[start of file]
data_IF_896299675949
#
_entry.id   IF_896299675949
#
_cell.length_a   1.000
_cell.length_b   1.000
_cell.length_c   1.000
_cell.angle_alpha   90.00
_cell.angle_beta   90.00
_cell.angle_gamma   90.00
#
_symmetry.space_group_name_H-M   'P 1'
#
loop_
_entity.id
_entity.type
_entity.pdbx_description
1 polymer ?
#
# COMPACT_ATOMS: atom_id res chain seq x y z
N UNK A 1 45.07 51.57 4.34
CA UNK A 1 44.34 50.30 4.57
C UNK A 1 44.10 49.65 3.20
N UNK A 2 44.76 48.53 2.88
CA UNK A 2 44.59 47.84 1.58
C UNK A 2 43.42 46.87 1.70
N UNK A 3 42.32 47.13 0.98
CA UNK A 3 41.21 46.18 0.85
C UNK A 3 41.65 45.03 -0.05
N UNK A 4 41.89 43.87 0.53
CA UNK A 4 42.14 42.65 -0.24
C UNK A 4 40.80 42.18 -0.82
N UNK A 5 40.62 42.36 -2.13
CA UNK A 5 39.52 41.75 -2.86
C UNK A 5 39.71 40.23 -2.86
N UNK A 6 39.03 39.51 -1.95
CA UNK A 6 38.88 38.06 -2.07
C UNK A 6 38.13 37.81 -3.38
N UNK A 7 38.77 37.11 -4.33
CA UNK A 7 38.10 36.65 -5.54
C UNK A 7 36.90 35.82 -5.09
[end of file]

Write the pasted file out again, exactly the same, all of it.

data_IF_896299675949
#
_entry.id   IF_896299675949
#
_cell.length_a   1.000
_cell.length_b   1.000
_cell.length_c   1.000
_cell.angle_alpha   90.00
_cell.angle_beta   90.00
_cell.angle_gamma   90.00
#
_symmetry.space_group_name_H-M   'P 1'
#
loop_
_entity.id
_entity.type
_entity.pdbx_description
1 polymer ?
#
# COMPACT_ATOMS: atom_id res chain seq x y z
N UNK A 1 45.07 51.57 4.34
CA UNK A 1 44.34 50.30 4.57
C UNK A 1 44.10 49.65 3.20
N UNK A 2 44.76 48.53 2.88
CA UNK A 2 44.59 47.84 1.58
C UNK A 2 43.42 46.87 1.70
N UNK A 3 42.32 47.13 0.98
CA UNK A 3 41.21 46.18 0.85
C UNK A 3 41.65 45.03 -0.05
N UNK A 4 41.89 43.87 0.53
CA UNK A 4 42.14 42.65 -0.24
C UNK A 4 40.80 42.18 -0.82
N UNK A 5 40.62 42.36 -2.13
CA UNK A 5 39.52 41.75 -2.86
C UNK A 5 39.71 40.23 -2.86
N UNK A 6 39.03 39.51 -1.95
CA UNK A 6 38.88 38.06 -2.07
C UNK A 6 38.13 37.81 -3.38
N UNK A 7 38.77 37.11 -4.33
CA UNK A 7 38.10 36.65 -5.54
C UNK A 7 36.90 35.82 -5.09